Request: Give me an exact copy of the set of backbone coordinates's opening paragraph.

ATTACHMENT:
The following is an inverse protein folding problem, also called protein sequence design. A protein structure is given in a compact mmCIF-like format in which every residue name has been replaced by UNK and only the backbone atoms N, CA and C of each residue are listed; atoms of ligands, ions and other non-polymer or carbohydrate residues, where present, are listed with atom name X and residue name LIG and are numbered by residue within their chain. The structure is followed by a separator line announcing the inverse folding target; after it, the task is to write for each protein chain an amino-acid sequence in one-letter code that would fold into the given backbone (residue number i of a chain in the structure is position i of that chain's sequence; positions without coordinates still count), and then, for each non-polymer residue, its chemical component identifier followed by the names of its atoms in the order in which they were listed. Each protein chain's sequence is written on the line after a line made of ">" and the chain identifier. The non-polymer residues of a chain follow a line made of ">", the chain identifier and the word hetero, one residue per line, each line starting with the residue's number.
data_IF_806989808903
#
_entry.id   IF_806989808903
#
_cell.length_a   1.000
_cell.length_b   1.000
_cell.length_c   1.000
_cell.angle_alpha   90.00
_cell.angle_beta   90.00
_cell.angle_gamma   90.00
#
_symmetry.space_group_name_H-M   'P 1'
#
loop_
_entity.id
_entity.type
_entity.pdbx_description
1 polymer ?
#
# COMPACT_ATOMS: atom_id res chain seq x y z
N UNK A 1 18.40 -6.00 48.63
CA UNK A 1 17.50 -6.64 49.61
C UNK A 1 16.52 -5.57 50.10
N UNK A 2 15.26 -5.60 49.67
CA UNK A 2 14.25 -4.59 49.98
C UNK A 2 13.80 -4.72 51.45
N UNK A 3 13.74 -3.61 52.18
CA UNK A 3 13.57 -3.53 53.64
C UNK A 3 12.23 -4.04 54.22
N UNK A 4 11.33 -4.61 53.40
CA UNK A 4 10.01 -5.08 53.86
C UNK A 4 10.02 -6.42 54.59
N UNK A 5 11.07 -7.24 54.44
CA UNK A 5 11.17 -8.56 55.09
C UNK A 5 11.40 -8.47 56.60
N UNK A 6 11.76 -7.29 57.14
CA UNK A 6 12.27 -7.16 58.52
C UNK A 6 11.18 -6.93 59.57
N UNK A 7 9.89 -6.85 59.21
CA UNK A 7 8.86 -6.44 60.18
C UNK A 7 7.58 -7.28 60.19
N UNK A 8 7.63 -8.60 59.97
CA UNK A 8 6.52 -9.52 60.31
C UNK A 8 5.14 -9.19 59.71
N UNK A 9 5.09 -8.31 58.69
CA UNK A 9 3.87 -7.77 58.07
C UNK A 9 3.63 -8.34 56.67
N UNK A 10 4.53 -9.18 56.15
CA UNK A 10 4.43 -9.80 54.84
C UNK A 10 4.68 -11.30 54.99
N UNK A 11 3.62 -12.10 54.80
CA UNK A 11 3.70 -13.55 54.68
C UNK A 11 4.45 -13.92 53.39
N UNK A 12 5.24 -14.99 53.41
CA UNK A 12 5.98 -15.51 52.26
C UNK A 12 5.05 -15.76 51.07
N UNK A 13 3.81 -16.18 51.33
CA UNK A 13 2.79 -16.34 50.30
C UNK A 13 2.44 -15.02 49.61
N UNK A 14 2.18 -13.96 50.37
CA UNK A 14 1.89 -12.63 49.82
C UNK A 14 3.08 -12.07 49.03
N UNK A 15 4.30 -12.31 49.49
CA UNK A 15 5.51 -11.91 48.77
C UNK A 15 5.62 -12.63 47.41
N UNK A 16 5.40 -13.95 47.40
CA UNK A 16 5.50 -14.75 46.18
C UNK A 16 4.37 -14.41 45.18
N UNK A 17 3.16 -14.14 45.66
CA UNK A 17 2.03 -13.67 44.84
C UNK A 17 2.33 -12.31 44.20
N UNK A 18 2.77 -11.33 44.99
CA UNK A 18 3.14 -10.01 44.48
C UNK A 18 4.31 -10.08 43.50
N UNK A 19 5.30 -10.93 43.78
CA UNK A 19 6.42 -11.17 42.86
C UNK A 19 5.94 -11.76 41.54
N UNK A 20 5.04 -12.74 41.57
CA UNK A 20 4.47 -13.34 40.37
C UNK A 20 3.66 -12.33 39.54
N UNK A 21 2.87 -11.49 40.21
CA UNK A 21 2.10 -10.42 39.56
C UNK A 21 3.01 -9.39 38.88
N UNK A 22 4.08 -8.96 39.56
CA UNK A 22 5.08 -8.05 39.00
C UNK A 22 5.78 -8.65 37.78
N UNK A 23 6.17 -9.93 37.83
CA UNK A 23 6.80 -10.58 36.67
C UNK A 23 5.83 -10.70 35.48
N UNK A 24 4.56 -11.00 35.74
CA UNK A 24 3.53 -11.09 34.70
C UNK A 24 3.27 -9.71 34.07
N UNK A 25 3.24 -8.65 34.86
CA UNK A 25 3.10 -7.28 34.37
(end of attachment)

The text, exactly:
The following is an inverse protein folding problem, also called protein sequence design. A protein structure is given in a compact mmCIF-like format in which every residue name has been replaced by UNK and only the backbone atoms N, CA and C of each residue are listed; atoms of ligands, ions and other non-polymer or carbohydrate residues, where present, are listed with atom name X and residue name LIG and are numbered by residue within their chain. The structure is followed by a separator line announcing the inverse folding target; after it, the task is to write for each protein chain an amino-acid sequence in one-letter code that would fold into the given backbone (residue number i of a chain in the structure is position i of that chain's sequence; positions without coordinates still count), and then, for each non-polymer residue, its chemical component identifier followed by the names of its atoms in the order in which they were listed. Each protein chain's sequence is written on the line after a line made of ">" and the chain identifier. The non-polymer residues of a chain follow a line made of ">", the chain identifier and the word hetero, one residue per line, each line starting with the residue's number.